Insights into Redox Dynamics of Vanadium Species Impregnated in Layered Siliceous Zeolitic Structures during Methanol Oxidation Reactions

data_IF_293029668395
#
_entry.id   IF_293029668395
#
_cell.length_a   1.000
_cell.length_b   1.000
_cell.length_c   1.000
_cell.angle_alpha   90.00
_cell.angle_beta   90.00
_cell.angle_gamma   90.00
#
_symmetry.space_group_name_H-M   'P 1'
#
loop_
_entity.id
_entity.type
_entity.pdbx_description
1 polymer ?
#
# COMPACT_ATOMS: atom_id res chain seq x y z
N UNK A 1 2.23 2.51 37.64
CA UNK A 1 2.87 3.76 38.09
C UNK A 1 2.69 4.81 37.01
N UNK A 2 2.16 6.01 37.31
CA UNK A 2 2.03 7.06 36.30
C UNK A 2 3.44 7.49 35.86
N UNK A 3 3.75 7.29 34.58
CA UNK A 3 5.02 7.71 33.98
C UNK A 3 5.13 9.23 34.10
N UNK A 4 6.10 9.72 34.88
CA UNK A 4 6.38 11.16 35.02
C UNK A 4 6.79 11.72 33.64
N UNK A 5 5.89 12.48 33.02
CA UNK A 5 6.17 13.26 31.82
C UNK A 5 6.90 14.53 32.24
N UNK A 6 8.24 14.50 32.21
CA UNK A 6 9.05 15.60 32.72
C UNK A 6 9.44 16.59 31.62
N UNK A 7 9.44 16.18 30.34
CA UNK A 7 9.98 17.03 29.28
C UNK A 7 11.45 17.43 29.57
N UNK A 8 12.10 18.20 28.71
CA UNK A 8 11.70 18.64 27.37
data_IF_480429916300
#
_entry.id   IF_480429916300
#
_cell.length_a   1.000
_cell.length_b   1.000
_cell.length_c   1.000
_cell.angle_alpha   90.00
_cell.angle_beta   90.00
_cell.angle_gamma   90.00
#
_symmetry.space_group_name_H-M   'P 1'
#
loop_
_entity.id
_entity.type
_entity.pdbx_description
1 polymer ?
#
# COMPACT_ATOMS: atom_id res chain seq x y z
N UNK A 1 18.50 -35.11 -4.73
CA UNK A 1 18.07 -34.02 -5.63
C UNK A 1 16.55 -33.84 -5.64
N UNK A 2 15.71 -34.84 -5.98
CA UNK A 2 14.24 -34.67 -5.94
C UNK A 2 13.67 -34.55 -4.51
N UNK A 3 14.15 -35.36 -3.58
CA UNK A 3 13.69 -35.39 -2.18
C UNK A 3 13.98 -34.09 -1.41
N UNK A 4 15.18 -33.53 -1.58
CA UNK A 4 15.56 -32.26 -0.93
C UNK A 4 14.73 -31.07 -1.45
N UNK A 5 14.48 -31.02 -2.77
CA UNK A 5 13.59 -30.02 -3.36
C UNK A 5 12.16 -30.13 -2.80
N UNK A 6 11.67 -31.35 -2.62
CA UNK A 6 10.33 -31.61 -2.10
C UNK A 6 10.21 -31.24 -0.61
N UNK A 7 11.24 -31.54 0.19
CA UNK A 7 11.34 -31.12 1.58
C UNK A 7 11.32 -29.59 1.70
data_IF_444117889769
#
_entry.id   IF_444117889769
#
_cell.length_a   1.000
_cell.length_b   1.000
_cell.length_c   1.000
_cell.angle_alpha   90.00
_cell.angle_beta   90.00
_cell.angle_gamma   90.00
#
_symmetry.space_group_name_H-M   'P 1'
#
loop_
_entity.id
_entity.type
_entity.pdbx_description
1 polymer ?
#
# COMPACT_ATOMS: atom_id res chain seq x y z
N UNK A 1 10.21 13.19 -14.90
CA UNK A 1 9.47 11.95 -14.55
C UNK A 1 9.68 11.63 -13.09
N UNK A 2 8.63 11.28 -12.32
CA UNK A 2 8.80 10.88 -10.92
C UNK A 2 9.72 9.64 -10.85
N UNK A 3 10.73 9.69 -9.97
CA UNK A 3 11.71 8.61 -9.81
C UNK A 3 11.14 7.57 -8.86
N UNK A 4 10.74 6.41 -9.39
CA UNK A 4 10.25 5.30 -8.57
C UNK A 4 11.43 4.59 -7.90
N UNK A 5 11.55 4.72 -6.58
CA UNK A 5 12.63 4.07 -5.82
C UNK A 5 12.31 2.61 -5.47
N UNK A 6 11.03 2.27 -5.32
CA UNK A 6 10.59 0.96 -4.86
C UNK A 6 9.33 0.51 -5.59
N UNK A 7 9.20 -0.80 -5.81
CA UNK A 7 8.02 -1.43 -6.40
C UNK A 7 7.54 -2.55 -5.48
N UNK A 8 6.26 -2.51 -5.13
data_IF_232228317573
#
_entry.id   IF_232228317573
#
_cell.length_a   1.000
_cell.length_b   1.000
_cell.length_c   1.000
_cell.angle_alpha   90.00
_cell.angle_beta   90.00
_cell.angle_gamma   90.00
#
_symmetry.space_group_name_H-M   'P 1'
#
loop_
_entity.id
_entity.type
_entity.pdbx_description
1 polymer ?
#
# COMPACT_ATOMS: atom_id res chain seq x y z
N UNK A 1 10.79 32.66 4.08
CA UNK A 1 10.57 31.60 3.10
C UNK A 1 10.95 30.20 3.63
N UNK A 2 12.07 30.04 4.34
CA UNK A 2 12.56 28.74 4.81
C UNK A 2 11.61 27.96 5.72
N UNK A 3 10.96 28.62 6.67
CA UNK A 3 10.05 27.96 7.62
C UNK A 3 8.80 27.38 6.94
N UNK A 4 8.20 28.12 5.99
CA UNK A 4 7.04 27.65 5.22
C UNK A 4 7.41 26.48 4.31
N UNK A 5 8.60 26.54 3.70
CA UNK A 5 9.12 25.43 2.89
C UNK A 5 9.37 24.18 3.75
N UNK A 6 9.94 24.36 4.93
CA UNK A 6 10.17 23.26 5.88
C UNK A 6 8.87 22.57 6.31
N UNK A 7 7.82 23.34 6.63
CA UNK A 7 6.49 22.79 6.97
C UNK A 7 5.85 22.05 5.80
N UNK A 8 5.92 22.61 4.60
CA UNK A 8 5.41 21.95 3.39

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Supported transition metal catalysts have been extensively applied to oxidative and reductive processes. The understanding of surface speciation and active site-support interactions in these materials play a substantial role in developing improved heterogeneous catalysts. Herein, a series of impregnated 3D ferrierite and 2D ITQ-6 siliceous supports with variable loading of vanadium oxide was prepared. Chemical and structural properties of the materials were studied by X-ray diffraction, N2 physisorption, inductively coupled plasma – optical emission spectrometry, X-ray absorption, Fourier transform infrared and diffuse reflectance UV-vis spectroscopies, and temperature-programmed reduction with H2. Reactivity of the catalyst surface, associated with the incidence of isolated silanol groups, was found to be more effective when vanadium oxides were better dispersed and stabilized than increases in surface area. Differences in activation and the oxidation state dynamic behavior of active sites were then probed by methanol oxidation as a model reaction monitored by in situ FTIR spectroscopy and XANES/MS. By applying isothermal periods of reaction under non-oxidizing atmosphere and regeneration of catalysts by O2, it was found that, even at distinct rates, all types of sites are accessible during reaction, since a complete reduction to V4+ was observed. However, reoxidation of sites to V5+ is limited and sensitive to the different vanadium species on the surface, and probably, the determinant factor of the distinct V5+/V4+ equilibrium reached for the catalysts when the reaction is carried out under constant oxidizing atmosphere.